The connect 4 playing program uses a minmax algorithm.
Every time the computer decides what move to make next, it considers all of its possible moves:
The computer then pretends that each of the moves it has considered has actually taken place. For every possible move, it looks at all the moves the other player could make in response. For example, while considering what would happen if it played a red piece down the 7th column, the computer would examine the following yellow plays:
Each of these yellow moves is analyzed in the same way. 8 initial moves each have 8 responses for a total 64 distinct board positions after two moves. After three moves, there are 648 = 512 possibilities. The amount of times this process repeats is determined by the *search depth of the algorithm. When the program is called the first time, it is passed a depth parameter. Each time another layer of moves is considered, the depth is decremented by one.
Once the depth is equal to 0, all of the moves on the current layer are evaluated. Winning moves for red are given a score of 1000, while winning scores for yellow are given a score of -1000. Every time a layer of 8 possible moves is considered, if the red player was placing a piece, the move with the highest score is picked, while the yellow player does the opposite. After a move has been picked, it is sent back up the chain and used to evaluate the move before it along with the 7 other evaluations which have also been sent back up. The algorithm is called minmax because the computer is looking to minimize its maximum losses.
In the above picture, the computer would test all 8 yellow moves and conclude that the best move for the yellow player would be the 5th column since that results in a yellow win and a score of -1000. That score is sent back up the chain of moves with the scores of the other 7 moves, resulting in the following:
From the computer’s perspective, it has the red player move to the 5th column to minimize its maximum losses (since 0 is less of a loss than -1000), but to us humans it looks like it is blocking yellow from completing a four in a row.
None of the parts of the algorithms discussed so far are specific to connect 4. Any two player game with alternating moves and terminal wins and losses can be played by considering chains of future moves looking for wins to force and losses to avoid. Unfortunately, a connect 4 program that only looks at wins and losses which takes its turn in a reasonable time frame isn’t a very good player. Since examining all the possible move sequences of consisting of n moves requires 8^n board evaluations, looking farther ahead requires exponentially more time. If there was a computer fast enough to look ahead all the way to the end of the game, it would be possible to play a perfect game of connect 4 (in fact, a computer has done so for the 7×6 version of the game, which is part of the reason why I’ve been working on the 8×8 version).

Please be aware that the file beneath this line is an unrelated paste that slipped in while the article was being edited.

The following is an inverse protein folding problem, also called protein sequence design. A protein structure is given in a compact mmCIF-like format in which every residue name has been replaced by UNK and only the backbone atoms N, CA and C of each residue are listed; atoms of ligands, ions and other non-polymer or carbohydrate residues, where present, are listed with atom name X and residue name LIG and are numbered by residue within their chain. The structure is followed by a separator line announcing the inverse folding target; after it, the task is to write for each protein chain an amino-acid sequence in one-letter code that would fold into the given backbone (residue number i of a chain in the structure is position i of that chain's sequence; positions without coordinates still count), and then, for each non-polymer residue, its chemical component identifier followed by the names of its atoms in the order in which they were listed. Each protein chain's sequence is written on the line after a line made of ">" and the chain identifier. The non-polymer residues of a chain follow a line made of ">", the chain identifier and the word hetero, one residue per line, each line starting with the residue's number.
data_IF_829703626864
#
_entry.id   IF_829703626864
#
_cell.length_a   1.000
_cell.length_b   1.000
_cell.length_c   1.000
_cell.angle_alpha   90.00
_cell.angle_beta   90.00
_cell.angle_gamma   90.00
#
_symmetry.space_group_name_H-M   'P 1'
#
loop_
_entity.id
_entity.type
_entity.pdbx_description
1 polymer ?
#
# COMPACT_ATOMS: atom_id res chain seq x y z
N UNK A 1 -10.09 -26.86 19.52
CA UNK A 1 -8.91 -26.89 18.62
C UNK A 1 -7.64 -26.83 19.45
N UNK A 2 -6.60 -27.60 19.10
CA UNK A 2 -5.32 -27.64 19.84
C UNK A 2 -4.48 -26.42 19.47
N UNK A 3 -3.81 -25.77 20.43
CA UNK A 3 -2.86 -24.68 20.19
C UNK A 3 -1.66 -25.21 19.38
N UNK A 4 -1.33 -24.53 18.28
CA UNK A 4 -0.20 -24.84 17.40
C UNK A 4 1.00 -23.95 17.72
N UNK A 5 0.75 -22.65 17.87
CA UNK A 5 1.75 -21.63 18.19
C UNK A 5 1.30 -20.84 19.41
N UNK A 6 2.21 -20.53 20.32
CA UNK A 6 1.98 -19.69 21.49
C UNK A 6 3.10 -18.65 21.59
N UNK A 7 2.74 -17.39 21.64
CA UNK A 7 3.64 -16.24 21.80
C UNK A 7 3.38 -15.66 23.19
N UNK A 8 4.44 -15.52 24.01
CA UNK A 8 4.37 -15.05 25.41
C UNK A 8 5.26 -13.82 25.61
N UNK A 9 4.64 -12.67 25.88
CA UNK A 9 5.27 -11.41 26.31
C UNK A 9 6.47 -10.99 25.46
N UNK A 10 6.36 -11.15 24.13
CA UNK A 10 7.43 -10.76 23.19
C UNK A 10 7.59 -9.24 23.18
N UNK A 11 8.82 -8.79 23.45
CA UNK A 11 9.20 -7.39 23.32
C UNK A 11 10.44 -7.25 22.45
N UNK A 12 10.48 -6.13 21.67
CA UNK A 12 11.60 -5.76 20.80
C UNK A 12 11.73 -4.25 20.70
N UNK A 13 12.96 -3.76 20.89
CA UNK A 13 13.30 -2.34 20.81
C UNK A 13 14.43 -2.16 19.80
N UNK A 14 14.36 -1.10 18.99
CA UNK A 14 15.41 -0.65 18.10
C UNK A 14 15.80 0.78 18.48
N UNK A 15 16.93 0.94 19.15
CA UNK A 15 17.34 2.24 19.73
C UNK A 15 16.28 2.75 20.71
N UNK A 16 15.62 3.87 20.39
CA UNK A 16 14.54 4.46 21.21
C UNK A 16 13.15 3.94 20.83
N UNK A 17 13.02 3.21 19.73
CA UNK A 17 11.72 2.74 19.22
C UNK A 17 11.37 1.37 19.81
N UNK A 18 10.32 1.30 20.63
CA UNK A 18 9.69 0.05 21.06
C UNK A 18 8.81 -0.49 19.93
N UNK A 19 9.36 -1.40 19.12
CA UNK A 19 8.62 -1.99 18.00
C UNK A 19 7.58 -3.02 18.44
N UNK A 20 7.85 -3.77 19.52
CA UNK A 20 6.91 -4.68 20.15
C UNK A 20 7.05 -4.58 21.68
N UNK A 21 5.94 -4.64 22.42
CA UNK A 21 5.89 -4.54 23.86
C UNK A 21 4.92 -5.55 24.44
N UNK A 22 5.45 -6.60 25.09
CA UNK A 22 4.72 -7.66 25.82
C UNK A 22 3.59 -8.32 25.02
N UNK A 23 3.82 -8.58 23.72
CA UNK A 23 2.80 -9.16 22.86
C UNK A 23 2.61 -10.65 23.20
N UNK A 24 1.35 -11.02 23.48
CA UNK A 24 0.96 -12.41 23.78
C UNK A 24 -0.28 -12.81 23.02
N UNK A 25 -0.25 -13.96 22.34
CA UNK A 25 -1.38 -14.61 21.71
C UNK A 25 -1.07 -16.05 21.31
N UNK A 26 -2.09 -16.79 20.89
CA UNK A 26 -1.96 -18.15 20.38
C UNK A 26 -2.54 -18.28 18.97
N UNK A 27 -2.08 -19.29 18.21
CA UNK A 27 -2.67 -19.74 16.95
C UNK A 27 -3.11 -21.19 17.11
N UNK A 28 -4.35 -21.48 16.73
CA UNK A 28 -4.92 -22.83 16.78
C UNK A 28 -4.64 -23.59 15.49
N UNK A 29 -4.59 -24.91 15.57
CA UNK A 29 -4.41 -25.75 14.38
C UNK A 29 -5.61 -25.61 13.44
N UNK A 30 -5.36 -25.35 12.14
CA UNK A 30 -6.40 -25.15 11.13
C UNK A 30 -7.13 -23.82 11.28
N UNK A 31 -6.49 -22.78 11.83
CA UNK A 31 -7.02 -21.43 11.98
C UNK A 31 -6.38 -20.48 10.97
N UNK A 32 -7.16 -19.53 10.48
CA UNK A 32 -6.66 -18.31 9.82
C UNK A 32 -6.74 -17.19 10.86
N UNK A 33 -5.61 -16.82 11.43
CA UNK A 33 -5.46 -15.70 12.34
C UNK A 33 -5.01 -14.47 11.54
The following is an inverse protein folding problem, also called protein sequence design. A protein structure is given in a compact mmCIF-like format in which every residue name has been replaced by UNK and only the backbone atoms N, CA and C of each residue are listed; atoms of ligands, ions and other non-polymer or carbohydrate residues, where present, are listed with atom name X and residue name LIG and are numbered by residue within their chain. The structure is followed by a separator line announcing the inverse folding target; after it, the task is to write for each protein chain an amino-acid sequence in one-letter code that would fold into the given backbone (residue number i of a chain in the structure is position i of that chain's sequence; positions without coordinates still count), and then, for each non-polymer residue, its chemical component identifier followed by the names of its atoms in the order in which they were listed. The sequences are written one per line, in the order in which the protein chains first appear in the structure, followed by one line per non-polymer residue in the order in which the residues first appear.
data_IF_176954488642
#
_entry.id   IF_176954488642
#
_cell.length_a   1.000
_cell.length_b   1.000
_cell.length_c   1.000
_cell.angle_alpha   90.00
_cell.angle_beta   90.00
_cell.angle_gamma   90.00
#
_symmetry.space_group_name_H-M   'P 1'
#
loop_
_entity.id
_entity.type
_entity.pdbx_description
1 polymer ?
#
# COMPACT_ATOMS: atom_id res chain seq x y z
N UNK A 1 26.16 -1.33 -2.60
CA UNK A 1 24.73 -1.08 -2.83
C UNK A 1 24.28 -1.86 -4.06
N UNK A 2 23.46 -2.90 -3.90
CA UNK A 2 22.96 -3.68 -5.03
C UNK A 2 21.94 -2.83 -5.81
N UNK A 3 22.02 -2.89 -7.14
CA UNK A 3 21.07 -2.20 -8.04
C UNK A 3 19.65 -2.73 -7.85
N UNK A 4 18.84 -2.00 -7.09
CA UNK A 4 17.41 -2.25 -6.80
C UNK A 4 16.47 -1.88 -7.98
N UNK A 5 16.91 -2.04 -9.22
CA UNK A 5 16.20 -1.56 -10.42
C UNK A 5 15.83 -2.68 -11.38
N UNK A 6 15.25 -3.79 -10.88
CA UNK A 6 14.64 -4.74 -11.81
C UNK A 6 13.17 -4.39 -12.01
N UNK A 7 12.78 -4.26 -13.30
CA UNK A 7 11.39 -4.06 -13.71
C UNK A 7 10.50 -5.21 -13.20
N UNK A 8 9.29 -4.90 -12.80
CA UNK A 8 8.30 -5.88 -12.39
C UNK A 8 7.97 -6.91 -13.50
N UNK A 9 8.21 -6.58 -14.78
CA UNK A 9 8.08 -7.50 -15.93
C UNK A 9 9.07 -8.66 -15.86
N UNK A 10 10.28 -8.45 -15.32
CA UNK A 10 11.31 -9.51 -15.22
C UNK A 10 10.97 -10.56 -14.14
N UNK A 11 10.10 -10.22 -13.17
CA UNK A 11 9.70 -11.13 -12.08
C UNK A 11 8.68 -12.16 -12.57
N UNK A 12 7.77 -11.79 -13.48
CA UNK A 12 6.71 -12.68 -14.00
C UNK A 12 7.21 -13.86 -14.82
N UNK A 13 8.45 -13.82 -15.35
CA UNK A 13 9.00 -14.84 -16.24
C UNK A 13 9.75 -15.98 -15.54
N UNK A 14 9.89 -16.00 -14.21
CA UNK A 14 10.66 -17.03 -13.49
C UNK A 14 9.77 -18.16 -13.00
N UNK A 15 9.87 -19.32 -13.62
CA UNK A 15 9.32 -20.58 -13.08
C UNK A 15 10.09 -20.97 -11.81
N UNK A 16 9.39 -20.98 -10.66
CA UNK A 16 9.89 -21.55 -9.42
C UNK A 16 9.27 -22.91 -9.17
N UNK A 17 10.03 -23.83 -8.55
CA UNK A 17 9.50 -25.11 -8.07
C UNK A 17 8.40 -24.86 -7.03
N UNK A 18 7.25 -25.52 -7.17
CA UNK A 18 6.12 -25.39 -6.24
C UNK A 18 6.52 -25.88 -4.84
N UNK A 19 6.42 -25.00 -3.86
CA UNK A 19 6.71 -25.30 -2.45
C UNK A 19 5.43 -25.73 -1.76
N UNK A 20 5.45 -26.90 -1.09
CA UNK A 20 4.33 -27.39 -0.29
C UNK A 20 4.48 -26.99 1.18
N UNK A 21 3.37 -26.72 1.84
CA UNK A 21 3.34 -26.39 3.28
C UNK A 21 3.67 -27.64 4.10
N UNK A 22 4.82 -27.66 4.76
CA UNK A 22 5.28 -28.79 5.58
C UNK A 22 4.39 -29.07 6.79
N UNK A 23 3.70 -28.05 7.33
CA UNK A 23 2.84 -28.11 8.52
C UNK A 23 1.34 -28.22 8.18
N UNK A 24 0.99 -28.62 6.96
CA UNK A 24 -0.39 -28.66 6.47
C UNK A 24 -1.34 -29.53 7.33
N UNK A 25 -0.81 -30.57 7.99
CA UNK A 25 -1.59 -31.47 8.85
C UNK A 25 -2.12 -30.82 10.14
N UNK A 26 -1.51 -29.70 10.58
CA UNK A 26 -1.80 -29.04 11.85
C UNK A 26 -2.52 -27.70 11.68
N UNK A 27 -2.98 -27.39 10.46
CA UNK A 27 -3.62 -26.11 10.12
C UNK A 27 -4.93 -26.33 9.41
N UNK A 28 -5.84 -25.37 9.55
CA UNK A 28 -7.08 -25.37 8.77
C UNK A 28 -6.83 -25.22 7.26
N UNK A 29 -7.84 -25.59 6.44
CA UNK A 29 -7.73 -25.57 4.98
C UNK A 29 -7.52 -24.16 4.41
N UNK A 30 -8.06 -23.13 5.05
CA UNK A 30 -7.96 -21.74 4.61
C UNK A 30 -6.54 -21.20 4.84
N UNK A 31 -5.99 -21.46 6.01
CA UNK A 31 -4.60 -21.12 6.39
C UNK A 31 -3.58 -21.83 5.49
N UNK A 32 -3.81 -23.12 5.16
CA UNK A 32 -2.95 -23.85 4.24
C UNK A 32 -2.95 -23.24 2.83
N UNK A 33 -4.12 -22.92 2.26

With reasonably good play by both players, ending conditions can be many more moves father ahead than the computer can examine. Because of this, the computer needs a heuristic function to evaluate board states without a winner on them. Without one, during the opening plays the computer moves almost randomly, just avoiding positions that would allow their opponent to force a win within the next few moves. To the computer, red and yellow are essentially tied in this board state:
But it should be obvious to any human player that yellow has established a superior board position over red. This inability to distinguish nonterminal board states is corrected with the addition of above mentioned heuristic function. Currently, to the compare non terminal states, the computer counts the number of open 3 in a rows each player has. This simple rule allows the computer to understand the previously inscrutable board state like this instead:
The computer now knows that in this board position yellow is ahead; if the computer was playing red it would avoid move sequences that resulted in this position while if the computer was playing yellow it would try to set up as many of these three in a rows as possible. This heuristic seems to work fairly well – with the current set up, allowing the computer to make move searches with a depth of 4 produces an AI that beats me about half the time, while against a depth 5 opponent I lose most of the time.
There isn’t anything special about the heuristic I’ve chosen. Any function that takes a board state as a input and returns a number will work as a heuristic There are three things I considered when picking this one:
Since I mostly wanted to get a version of the AI up and running, my decision was heavily weighted towards the third option. In the code, the heuristics algorithm only has to check all the empty spaces to see if they are in line with a 3 in a row. This was simple to implement because I had already written to code to check for 4 in a rows. In the future, experimenting with other heuristics will probably improve the AI. Counting 3 in a rows still struggles at differentiating between early game positions and values unusable 3 in rows late game:
The computer thinks that the red player has an fairly favorable position since it has two more 3 in a rows than the yellow player even though the game must end before they can be completed. Having already created a baseline heuristic, once I learn more about connect 4 and can come up with better heuristics, I can have the AI play thousands of slightly randomized game against another AI using a different AI evaluate which heuristic is best.
In my next post, I’ll analyze the impact of changing the heuristic. I’ll also discuss the implications of using a variation on the minmax algorithm, alphabeta pruning with history based move ordering.